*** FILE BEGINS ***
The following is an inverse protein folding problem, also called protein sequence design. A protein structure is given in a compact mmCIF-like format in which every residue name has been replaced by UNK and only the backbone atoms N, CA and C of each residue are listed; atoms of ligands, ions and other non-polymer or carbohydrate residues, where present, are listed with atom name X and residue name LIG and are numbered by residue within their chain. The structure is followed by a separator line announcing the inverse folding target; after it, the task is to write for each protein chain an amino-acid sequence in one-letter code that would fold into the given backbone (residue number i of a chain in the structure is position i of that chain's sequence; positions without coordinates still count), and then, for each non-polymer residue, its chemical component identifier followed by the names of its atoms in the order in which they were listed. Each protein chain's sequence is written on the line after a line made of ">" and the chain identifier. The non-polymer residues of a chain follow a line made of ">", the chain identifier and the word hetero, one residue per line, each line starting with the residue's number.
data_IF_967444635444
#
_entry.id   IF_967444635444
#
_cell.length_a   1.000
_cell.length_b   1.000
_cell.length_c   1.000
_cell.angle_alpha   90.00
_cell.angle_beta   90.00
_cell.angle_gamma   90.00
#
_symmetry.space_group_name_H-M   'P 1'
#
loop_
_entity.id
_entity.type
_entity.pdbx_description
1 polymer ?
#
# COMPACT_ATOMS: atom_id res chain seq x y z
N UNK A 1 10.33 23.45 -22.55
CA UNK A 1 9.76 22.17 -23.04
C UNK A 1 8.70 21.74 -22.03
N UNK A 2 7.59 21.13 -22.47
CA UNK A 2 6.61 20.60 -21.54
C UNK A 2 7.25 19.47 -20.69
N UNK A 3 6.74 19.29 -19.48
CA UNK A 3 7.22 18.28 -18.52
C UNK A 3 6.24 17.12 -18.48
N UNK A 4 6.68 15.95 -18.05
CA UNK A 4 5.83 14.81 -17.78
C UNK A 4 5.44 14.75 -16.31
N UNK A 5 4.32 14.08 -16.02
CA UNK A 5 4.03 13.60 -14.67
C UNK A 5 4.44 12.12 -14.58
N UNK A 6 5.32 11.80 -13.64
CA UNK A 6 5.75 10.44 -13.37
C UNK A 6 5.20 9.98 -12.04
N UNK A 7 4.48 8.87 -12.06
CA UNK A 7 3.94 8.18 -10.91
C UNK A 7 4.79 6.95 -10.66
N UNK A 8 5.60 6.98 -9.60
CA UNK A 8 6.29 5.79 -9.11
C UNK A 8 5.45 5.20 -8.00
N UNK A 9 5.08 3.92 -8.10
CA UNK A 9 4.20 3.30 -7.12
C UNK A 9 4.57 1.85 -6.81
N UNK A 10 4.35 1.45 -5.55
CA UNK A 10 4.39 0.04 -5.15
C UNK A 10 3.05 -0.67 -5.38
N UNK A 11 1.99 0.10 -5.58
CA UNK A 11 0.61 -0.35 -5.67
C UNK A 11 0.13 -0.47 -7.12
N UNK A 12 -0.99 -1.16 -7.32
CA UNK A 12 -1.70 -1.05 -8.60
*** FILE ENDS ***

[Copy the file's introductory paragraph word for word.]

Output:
The following is an inverse protein folding problem, also called protein sequence design. A protein structure is given in a compact mmCIF-like format in which every residue name has been replaced by UNK and only the backbone atoms N, CA and C of each residue are listed; atoms of ligands, ions and other non-polymer or carbohydrate residues, where present, are listed with atom name X and residue name LIG and are numbered by residue within their chain. The structure is followed by a separator line announcing the inverse folding target; after it, the task is to write for each protein chain an amino-acid sequence in one-letter code that would fold into the given backbone (residue number i of a chain in the structure is position i of that chain's sequence; positions without coordinates still count), and then, for each non-polymer residue, its chemical component identifier followed by the names of its atoms in the order in which they were listed. Each protein chain's sequence is written on the line after a line made of ">" and the chain identifier. The non-polymer residues of a chain follow a line made of ">", the chain identifier and the word hetero, one residue per line, each line starting with the residue's number.